Are we fresh kindling ready to burst into flame?  Or are we wet sticks, soaked in bitterness?  Are we saturated in such sophistication – the wonders of 21st century technology and the answers of today’s science - that we have no room for miracles we cannot explain or control?  I love technology and am learning more about science, but I don’t love it when these things dilute faith or marginalize it.

Are we drenched with doubt, stress, burdens of the world that overwhelm us so we have no energy to receive and respond to the News that is both Good and New? 

Are we so familiar that we know Jesus too well, have heard the same old story too many times, so that we now lack ears to hear?  I love that stories from scripture like the Prodigal Son and the Good Samaritan are known to the point that most anybody in society could reference them.  But has our thoughts on the Gospel rendered it so familiar and old hat that it is no longer seen as radical and life-changing?

Jesus is here every week.  This gathering of people who claim to be his followers, ‘little Christs,’ Christians – this gathering is the body of Christ, singing praise, proclaiming truth, and sharing agape love.  Jesus speaks here and wherever his body gathers.  This Bible is the living Word of God.  When it is read, Jesus speaks and shows what the Kingdom of God is.  Do we hear?  Can we see?  Will we tell? 

Jesus moves on from Nazareth.  Amazed by the lack of faith and stinging from the rejection from people who knew him best (or thought they did) he would hit the road and shine his light elsewhere.  He found more receptive places to share the truth of the Kingdom.   He won’t hang around groups that aren’t willing to see him, listen to him, and submit to Him as Lord and follow Him as Master. 

The Good News of the Kingdom of God revealed in Jesus Christ is for those who have “ears to hear.”  That New Testament phrase indicates people who listen openly and receptively.  We can listen with scrutiny as well.  I have probably close to a thousand pages from medical doctors, lawyers, archaeologists, theologians, and historians as they debate whether or not the resurrection truly happened.  By trust and by faith, I accept that Jesus was dead and rose to life.  As a critical thinker, it does no damage to my faith to examine the facts thoroughly.  Being scrutinizing and thinking critically do not damage our ability to have ears to hear. 

“Ears to hear, eyes to see” begins with our attitude.  We must approach the Word and approach God humbly and expectantly.  Our confidence in what God has done – the death and resurrection of Jesus; and our confidence in what God has given us – the Word and the Holy Spirit – this leads us to believe that whatever new things God does will be consistent with what God had done and will in fact be a continuation of it.  Thus, Mormonism or Islam which both claim to venerate Jesus would not be considered a new thing God has done because in these faiths, there is direct contradiction to what the New Testament says about Jesus.  They are not faithful witnesses.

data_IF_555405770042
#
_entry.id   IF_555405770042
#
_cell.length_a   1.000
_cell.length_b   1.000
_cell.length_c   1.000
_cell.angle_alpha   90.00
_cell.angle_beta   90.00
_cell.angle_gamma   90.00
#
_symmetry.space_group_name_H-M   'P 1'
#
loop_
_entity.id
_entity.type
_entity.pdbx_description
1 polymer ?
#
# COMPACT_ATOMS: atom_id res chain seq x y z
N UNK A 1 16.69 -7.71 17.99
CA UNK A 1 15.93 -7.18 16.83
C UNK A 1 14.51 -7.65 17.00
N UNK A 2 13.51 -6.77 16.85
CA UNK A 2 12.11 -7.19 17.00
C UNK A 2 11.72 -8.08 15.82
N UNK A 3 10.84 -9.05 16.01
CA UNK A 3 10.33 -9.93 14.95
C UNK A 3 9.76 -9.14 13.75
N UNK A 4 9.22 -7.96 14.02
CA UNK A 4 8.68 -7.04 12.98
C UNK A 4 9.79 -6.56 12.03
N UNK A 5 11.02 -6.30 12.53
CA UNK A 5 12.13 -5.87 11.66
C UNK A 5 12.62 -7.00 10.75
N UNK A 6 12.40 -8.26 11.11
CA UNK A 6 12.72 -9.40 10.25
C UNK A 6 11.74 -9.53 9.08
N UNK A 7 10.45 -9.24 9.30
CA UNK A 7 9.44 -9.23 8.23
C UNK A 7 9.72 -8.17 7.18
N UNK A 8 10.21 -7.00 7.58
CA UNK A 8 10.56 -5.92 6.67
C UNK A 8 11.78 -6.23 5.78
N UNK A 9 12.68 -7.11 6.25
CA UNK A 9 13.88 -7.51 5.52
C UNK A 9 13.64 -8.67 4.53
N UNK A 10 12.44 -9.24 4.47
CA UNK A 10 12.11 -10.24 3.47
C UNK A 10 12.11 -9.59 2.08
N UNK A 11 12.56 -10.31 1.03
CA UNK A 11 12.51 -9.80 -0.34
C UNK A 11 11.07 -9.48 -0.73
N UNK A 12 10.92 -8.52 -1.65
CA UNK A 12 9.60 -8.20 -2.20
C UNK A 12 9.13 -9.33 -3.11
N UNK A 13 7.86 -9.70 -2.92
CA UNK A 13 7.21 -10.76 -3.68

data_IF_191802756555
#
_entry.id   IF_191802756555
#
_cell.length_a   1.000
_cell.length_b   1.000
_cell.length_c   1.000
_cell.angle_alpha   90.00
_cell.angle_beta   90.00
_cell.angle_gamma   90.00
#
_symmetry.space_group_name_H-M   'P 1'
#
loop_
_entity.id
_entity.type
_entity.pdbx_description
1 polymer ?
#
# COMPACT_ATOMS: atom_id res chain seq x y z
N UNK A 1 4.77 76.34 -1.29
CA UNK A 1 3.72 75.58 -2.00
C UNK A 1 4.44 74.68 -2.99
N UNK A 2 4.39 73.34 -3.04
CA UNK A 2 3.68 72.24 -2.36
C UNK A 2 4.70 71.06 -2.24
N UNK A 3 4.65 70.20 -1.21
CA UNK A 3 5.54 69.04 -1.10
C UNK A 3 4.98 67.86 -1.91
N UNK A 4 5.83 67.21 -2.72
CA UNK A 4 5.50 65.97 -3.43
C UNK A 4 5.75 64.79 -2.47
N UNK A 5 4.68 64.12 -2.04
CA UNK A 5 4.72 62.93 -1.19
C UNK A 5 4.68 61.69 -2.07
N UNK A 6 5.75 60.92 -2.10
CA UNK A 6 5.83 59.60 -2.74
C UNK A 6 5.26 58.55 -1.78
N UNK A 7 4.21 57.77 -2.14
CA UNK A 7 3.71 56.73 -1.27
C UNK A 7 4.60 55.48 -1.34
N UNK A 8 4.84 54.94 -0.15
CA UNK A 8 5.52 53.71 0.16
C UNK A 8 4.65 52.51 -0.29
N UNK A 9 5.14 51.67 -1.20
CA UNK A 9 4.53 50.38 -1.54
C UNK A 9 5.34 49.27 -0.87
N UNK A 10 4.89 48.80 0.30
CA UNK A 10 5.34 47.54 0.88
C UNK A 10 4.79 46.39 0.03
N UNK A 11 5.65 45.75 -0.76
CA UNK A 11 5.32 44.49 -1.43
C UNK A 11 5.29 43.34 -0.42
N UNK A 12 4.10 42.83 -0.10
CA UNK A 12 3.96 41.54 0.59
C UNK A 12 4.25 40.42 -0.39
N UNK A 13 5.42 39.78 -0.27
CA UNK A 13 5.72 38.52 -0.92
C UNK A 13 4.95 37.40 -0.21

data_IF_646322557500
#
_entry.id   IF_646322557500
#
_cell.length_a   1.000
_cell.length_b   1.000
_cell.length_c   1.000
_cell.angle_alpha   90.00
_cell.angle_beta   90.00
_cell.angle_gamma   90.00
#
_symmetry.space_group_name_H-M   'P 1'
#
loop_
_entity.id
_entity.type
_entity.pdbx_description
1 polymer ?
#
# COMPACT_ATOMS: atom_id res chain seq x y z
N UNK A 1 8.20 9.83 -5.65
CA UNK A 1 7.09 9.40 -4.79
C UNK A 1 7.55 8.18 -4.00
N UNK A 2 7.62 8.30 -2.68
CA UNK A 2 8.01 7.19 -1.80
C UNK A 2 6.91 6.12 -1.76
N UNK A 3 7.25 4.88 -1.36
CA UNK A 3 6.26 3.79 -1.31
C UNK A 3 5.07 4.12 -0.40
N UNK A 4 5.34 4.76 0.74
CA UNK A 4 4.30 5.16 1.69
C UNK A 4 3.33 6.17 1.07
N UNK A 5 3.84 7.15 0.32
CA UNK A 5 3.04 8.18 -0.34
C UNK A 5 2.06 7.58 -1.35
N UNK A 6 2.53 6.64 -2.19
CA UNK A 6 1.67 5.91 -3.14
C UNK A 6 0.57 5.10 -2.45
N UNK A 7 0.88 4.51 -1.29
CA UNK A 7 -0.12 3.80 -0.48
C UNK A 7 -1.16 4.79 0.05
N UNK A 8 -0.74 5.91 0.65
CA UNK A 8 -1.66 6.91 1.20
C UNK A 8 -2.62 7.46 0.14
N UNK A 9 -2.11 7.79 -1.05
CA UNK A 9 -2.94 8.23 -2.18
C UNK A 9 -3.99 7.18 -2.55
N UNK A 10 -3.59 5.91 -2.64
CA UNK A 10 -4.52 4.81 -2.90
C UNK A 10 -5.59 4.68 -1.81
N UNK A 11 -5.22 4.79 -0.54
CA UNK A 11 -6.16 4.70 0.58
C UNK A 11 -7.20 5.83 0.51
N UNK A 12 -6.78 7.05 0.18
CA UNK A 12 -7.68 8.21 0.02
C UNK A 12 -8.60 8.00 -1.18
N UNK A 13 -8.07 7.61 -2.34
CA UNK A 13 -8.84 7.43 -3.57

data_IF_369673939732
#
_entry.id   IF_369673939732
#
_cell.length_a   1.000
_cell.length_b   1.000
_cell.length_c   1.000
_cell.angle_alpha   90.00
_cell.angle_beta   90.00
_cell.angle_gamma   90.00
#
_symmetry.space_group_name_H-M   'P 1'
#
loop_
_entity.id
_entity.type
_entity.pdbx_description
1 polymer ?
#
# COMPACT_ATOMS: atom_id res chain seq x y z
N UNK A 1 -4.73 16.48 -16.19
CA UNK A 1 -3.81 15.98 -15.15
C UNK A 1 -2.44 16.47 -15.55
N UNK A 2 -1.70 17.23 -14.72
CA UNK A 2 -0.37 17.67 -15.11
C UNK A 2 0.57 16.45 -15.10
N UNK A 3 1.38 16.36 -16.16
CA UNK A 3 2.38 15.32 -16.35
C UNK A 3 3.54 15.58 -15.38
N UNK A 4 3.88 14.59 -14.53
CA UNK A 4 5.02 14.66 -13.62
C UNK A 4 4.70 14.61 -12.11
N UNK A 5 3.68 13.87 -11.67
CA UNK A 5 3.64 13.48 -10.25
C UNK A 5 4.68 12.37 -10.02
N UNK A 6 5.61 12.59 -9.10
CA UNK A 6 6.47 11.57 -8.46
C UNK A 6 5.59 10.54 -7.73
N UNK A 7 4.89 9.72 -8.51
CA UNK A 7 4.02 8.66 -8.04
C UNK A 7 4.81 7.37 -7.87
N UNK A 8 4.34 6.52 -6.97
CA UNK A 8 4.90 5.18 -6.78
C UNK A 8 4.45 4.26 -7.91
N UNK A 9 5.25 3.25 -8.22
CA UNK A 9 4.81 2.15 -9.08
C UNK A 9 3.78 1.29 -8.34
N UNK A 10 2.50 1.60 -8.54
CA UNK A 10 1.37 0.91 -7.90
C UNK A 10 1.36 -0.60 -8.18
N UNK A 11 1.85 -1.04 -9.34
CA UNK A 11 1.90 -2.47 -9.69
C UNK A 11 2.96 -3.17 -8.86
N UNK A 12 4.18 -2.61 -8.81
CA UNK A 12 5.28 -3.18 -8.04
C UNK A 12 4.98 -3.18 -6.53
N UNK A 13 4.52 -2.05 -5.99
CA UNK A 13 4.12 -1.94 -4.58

To respond as a faithful witness to life, teaching, and Gospel of Jesus, we have to hear it, experience it, and share it.  God’s new work is the salvation of those who come to Him when they are introduced to him through our witness and testimony.

Mark immediately shares an example of this.  Jesus neighbors had rejected the carpenter they thought they knew, he walked away, and then he tested his disciples.  Had the 12 who had been through so much with him been listening, or were they also a pile of wet sticks unwilling to be ignited?

He sent them out in teams of two with no provisions – no food, no luggage, no money.  Don’t even bring an extra cloak.  Trust God for everything – warmth, nourishment, the words to say when you are confronted by demons from Hell – everything.  So often in Mark, the disciples’ mistakes are highlighted.  But, here, in 6:12, it says they went out and proclaimed that people needed to repent of sin, and people listened.  They cast demons out of the possessed.  They healed incurable sicknesses.  The very thing unbelief prevented in Nazareth, even when attempted by Jesus, the disciples accomplished as they covered many miles passing through the villages of Northern Israel. 

Two attitudes – “Been there, done that, got the t-shirt;” or, openness, “ears to hear.”  The Lord is going to introduce the world to His Kingdom ruled by Jesus, and he’ll use those who are awake to His newness to be the heralds.  Those who meet Jesus and are astonished and react to their amazement by repenting and coming to faith in Him are the heralds who will testify to all that God is doing.  God has no use for the “been there, done that” crowd. 

Next in Mark is the death of John the Baptist, the ultimate example of one who heard the call of God and responded with faith and action.  He preached the repentance Gospel even before Jesus, preaching in anticipation of Jesus, and eventually, was arrested.  Herod executed John, heard of all that Jesus and the disciples were doing, and was terrified that the Baptizer had come back to life. 

Our witness does not guarantee a good response.  Just because we hear Jesus, does not mean others will when we tell.  We tell in a way that shows Jesus’ love.  We try to tell so it will be heard.  The first time Henry spoke of the deer, he was ignored by Igor and me as Igor tried in every way he could think of to get me to sell him a monopoly.  Henry spoke up again and we reacted.  If we had not, the deer would have enjoyed some tomatoes and I would have had some explaining to do.

The people Jesus grew up with in Nazareth were amazed and astonished by him but their familiarity bred contempt and they dismissed him.  His disciples were equally amazed and they did what he said, and they were able to do what he did.  Later, when their delusions of grandeur and then their fears clouded their vision, they failed to have ears to hear.  After the resurrection, their hearing improved.

Herod, self-absorbed and hedonistic, was amazed as God spoke through John the Baptist, but in his lust for power, he couldn’t break down and submit to God.  He ultimately played the role of evil in the story.  John the Baptist had hears to hear and faith to respond.  It cost him his life as suffered the way his master suffered.  But John’s name now is exalted as one of the great men of faith in the history of the world.  He was even praised by Jesus himself. 

So here we are.  The body of Christ has gathered.  By his abundant grace, the word of God is in our hands.  His Holy Spirit hovers over our worship.  We can be astonished by Jesus.  What then?  What do we hear?  And what do we do with it?


[i] Taylor, Bread of Angels, Cowly Publications (Cambridge, MA, 1997), p.105.

No comments:

Post a Comment